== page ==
The recent economic downturn has brought out a bizarre obsession in the British public with the extremes of the class system. At the bottom, Benefits Street and Skint draw criticism and praise in equal measure. Are they true portrayals of the lives of people being left behind the pursuit of economic growth whatever the cost? Or are they merely a conduit for the middle-classes to tut at the participants personal failures?

At the other end of the spectrum is the ever-growing number of programmes dedicated to the lives of the super-rich. How they holiday, where they shop, what they buy – all this and more is up for view. Liberty of London is one such documentary series. On the surface it is about a world-famous London department store as it adapts to a 21st-century economic climate and consumer base. Yet dig deeper and it, perhaps accidentally, reflects contemporary social concerns not only by what is shown to the viewers, but also by what isn’t.

Last night’s episode covered a lot of different issues. There was a short plotline of the store trying to woo Chinese visitors, with a consultant on Chinese shopping habits trying to lead a group of tourists around the store with tales of its heritage and clientele whilst the tourists in question only showed interest in hunting out some Burberry merchandise. Having the right status symbol trumps bowing to past every time.

Meanwhile, Bruce’s semi-independent carpet kingdom was under threat from Liz, the Head of Visual Identity. For her, the handwritten price labels and cluttered displays had to go. Instead, proper themed areas and yellow plinths were deemed the order of the day. Upon returning from his business trip in Morocco quietly assassinated the end result. Liz had left him no space to wrap client purchases. Even worse, the plinths were the same colour as those in Selfridge’s. The horror!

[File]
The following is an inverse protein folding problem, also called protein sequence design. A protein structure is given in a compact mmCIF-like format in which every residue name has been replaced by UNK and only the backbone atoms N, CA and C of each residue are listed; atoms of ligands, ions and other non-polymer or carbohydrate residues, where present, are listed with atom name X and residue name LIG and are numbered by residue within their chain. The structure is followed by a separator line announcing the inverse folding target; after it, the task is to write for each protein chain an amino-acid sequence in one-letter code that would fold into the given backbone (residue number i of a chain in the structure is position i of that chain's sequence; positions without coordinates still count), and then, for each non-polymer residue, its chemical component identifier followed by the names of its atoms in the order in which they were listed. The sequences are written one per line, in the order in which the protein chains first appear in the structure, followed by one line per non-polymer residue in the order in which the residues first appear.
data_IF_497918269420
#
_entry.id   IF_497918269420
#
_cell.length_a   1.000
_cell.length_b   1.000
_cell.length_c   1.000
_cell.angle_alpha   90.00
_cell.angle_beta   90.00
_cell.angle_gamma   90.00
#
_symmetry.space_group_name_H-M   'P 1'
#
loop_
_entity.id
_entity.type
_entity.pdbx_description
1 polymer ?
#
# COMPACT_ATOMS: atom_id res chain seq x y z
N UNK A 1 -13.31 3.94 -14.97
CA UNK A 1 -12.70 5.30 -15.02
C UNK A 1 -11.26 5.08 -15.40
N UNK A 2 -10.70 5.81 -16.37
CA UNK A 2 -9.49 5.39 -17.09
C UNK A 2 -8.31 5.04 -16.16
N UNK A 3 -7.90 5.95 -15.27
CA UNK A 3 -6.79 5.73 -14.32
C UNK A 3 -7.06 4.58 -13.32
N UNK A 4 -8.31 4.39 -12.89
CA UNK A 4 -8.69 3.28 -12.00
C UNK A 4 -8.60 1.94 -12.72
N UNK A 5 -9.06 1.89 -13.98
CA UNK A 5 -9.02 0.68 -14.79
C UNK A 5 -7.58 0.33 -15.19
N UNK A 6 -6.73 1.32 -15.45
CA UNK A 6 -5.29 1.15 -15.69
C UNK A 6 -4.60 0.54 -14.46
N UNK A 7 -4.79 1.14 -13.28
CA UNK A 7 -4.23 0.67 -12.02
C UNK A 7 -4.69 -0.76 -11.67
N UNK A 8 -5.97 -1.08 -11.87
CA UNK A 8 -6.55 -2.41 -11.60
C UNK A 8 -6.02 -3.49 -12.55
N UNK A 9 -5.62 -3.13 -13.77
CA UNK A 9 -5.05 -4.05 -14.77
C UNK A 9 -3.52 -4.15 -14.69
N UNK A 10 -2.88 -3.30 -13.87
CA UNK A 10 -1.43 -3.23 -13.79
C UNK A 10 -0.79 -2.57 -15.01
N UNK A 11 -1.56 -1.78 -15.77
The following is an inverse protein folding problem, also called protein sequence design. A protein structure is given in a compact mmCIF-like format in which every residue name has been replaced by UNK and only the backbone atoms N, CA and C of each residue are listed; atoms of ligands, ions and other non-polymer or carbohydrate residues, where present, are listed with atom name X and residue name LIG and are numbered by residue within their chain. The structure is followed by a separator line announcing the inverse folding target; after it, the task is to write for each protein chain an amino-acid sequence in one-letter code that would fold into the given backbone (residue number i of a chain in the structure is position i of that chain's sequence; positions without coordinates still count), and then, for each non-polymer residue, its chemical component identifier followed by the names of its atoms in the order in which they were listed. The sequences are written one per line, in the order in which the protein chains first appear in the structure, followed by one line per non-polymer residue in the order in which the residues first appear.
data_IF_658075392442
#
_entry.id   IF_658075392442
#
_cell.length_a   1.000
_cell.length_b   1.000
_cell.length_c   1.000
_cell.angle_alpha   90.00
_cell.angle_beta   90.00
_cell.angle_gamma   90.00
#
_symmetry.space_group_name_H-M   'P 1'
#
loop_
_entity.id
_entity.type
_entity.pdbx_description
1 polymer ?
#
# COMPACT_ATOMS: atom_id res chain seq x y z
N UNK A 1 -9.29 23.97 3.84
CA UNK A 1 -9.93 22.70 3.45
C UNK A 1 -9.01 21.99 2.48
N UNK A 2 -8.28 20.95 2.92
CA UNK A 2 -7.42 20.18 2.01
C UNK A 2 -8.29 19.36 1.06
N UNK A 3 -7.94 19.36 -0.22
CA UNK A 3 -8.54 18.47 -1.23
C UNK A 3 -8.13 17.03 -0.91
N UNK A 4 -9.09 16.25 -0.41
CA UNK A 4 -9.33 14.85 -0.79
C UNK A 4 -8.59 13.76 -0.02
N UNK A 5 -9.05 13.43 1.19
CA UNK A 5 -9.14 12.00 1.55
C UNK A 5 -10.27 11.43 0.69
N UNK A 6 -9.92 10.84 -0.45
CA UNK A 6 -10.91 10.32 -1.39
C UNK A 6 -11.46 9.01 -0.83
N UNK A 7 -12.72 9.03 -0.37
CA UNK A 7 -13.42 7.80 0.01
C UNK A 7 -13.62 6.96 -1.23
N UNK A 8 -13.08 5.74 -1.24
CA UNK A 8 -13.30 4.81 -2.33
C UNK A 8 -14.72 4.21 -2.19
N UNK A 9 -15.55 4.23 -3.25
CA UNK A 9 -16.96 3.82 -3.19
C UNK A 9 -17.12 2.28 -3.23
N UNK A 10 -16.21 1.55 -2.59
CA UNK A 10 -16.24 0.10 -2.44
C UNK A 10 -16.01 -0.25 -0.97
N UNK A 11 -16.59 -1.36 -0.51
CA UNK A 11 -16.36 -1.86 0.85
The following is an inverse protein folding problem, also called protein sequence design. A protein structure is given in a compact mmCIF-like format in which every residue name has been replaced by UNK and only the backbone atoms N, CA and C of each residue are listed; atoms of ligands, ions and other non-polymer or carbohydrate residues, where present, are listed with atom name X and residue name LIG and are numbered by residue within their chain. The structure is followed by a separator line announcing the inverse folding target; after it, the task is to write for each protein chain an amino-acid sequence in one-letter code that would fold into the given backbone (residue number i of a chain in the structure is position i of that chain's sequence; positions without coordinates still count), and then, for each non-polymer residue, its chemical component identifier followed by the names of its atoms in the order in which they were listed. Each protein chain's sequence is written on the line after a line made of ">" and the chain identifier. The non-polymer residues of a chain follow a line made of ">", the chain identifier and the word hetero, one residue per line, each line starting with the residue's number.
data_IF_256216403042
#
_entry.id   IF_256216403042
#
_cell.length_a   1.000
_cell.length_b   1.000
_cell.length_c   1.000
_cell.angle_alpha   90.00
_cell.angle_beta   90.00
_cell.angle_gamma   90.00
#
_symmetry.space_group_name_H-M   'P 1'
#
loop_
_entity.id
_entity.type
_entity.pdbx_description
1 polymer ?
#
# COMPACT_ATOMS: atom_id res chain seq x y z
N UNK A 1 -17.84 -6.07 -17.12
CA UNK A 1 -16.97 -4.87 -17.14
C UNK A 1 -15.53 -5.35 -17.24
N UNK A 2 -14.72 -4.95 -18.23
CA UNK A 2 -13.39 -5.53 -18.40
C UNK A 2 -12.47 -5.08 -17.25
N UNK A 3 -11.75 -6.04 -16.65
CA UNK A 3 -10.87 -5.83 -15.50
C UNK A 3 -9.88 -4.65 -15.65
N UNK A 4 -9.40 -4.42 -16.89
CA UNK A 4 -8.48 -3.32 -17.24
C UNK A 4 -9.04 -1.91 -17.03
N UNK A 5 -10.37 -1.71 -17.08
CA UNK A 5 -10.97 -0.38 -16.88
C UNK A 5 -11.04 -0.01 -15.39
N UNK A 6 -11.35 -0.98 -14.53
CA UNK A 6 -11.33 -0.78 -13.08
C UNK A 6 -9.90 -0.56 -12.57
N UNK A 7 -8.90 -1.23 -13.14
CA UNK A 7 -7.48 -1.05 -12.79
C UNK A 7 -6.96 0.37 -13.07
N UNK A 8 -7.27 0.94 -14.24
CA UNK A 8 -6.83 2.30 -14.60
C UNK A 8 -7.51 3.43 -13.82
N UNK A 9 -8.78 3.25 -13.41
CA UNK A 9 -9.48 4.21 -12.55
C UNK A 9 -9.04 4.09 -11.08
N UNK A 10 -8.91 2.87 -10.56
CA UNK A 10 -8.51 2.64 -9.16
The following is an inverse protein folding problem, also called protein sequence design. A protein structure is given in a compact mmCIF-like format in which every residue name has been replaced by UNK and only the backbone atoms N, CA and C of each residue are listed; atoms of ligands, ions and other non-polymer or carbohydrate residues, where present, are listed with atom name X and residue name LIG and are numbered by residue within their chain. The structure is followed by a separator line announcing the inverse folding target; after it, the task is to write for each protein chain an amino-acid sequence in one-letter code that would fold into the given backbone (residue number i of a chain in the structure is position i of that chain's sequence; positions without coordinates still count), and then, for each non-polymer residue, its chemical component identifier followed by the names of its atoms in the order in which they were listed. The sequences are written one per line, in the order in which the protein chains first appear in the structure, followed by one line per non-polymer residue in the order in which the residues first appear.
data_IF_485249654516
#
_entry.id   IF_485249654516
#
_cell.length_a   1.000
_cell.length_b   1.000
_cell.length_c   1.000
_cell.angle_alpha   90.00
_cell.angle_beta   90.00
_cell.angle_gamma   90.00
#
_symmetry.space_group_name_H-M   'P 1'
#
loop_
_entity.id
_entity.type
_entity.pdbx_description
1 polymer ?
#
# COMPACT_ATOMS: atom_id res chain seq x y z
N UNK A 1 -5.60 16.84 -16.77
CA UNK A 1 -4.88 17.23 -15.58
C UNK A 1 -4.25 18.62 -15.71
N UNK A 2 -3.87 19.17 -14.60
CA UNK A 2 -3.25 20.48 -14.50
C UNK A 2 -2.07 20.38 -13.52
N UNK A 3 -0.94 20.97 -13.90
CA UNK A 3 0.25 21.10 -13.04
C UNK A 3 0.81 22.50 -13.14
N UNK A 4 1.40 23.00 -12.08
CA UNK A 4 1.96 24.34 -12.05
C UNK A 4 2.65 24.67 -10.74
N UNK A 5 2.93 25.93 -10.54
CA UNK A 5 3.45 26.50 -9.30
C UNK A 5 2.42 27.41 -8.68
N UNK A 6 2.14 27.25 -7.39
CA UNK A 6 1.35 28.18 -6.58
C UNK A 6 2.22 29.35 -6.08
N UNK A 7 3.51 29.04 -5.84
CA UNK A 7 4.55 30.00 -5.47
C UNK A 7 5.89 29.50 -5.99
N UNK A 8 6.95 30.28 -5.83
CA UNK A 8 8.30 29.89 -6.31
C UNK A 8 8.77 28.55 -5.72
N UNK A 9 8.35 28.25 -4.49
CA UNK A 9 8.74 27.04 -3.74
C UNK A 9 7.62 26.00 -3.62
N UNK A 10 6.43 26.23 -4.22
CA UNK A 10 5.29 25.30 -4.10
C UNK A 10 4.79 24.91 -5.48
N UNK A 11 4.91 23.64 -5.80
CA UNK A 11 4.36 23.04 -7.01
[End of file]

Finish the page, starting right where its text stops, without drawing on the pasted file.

The storyline that most intrigued me though was that of Judy the receptionist’s campaign to revitalise the staff cafeteria. It was eye-opening to see the transition from such luxury on the shop floor to the dull, shabby and dirty staff areas. This raised for me so many questions that were left unanswered. Firstly, how much are the staff paid – minimum wage? A living wage? More? Also, how high is staff morale? For every member of staff that can talk of decades of proud service, there seems to be another leaving before they have even took their coat off.

Perhaps in a way, Liberty of London services our fascination with both ends of the social order. Out front, a world of luxury and nostalgia, tempered with a willingness to try new things that fit right. In the back, hard work being barely rewarded, and a more employment-savvy staff less willing to stand for it. Retail is detail, and that includes what happens behind closed doors.

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